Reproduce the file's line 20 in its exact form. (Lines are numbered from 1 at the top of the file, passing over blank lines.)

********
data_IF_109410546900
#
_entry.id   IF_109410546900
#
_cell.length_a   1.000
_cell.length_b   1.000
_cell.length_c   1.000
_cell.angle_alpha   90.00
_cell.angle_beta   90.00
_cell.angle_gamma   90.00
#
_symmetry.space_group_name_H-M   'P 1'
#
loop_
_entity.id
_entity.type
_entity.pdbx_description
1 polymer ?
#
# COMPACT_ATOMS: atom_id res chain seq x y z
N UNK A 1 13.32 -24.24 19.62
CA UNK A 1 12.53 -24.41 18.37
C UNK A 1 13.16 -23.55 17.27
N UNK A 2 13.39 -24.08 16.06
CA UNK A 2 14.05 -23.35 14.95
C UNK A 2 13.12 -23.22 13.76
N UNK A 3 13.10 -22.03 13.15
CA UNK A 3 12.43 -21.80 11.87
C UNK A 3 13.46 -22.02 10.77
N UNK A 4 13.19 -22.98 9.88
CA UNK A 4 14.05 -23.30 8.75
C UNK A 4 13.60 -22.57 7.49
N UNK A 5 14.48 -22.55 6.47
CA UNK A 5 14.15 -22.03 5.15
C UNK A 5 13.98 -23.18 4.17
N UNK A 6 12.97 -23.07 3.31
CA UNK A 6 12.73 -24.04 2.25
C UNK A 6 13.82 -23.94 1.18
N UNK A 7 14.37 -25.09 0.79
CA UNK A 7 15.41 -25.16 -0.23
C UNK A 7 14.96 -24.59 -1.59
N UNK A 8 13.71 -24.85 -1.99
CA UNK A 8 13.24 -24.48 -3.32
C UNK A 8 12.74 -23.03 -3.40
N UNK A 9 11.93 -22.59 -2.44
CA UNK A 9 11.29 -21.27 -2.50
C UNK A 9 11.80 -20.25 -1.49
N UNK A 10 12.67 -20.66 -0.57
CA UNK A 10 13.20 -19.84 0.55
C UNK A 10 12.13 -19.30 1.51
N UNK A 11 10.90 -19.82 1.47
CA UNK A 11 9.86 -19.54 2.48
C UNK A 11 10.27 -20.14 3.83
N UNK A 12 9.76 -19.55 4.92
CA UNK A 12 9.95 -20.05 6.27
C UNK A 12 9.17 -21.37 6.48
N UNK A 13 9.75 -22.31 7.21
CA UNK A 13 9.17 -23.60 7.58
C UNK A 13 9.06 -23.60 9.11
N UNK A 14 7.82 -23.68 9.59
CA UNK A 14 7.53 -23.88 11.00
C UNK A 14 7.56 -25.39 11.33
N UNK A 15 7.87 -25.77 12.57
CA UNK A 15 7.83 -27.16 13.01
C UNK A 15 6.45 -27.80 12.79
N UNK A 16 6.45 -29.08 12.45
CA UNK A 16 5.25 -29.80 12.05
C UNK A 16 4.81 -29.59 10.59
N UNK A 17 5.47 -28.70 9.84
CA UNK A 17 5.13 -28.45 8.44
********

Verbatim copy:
# COMPACT_ATOMS: atom_id res chain seq x y z